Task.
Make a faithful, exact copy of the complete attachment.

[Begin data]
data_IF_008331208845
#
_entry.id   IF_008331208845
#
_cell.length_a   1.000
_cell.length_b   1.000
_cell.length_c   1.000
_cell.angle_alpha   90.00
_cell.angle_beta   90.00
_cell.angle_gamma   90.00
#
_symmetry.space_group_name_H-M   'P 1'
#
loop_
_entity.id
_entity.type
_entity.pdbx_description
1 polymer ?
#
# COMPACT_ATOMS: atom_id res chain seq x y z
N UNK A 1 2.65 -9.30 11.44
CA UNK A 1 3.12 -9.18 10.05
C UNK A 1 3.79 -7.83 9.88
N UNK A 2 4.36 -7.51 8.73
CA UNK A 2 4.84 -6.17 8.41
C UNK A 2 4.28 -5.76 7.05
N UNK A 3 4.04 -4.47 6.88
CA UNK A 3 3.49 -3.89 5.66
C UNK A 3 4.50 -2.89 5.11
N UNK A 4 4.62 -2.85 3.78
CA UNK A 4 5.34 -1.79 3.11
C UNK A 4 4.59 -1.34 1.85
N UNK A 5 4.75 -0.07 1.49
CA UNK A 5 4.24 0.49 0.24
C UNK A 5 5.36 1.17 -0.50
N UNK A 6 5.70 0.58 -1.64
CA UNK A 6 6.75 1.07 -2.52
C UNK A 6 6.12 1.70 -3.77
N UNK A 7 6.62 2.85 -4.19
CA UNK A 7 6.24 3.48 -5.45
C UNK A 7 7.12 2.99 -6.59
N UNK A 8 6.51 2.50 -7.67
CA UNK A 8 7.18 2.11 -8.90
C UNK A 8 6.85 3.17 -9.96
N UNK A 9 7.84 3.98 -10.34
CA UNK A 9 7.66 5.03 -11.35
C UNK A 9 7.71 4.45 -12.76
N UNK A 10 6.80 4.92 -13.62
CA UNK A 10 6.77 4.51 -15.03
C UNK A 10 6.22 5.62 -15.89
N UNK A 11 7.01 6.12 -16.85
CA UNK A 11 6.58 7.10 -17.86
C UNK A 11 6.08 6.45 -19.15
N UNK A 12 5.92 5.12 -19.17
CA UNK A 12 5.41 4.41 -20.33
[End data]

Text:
data_IF_008331208845
#
_entry.id   IF_008331208845
#
_cell.length_a   1.000
_cell.length_b   1.000
_cell.length_c   1.000
_cell.angle_alpha   90.00
_cell.angle_beta   90.00
_cell.angle_gamma   90.00
#
_symmetry.space_group_name_H-M   'P 1'
#
loop_
_entity.id
_entity.type
_entity.pdbx_description
1 polymer ?
#
# COMPACT_ATOMS: atom_id res chain seq x y z
N UNK A 1 2.65 -9.30 11.44
CA UNK A 1 3.12 -9.18 10.05
C UNK A 1 3.79 -7.83 9.88
N UNK A 2 4.36 -7.51 8.73
CA UNK A 2 4.84 -6.17 8.41
C UNK A 2 4.28 -5.76 7.05
N UNK A 3 4.04 -4.47 6.88
CA UNK A 3 3.49 -3.89 5.66
C UNK A 3 4.50 -2.89 5.11
N UNK A 4 4.62 -2.85 3.78
CA UNK A 4 5.34 -1.79 3.11
C UNK A 4 4.59 -1.34 1.85
N UNK A 5 4.75 -0.07 1.49
CA UNK A 5 4.24 0.49 0.24
C UNK A 5 5.36 1.17 -0.50
N UNK A 6 5.70 0.58 -1.64
CA UNK A 6 6.75 1.07 -2.52
C UNK A 6 6.12 1.70 -3.77
N UNK A 7 6.62 2.85 -4.19
CA UNK A 7 6.24 3.48 -5.45
C UNK A 7 7.12 2.99 -6.59
N UNK A 8 6.51 2.50 -7.67
CA UNK A 8 7.18 2.11 -8.90
C UNK A 8 6.85 3.17 -9.96
N UNK A 9 7.84 3.98 -10.34
CA UNK A 9 7.66 5.03 -11.35
C UNK A 9 7.71 4.45 -12.76
N UNK A 10 6.80 4.92 -13.62
CA UNK A 10 6.77 4.51 -15.03
C UNK A 10 6.22 5.62 -15.89
N UNK A 11 7.01 6.12 -16.85
CA UNK A 11 6.58 7.10 -17.86
C UNK A 11 6.08 6.45 -19.15
N UNK A 12 5.92 5.12 -19.17
CA UNK A 12 5.41 4.41 -20.33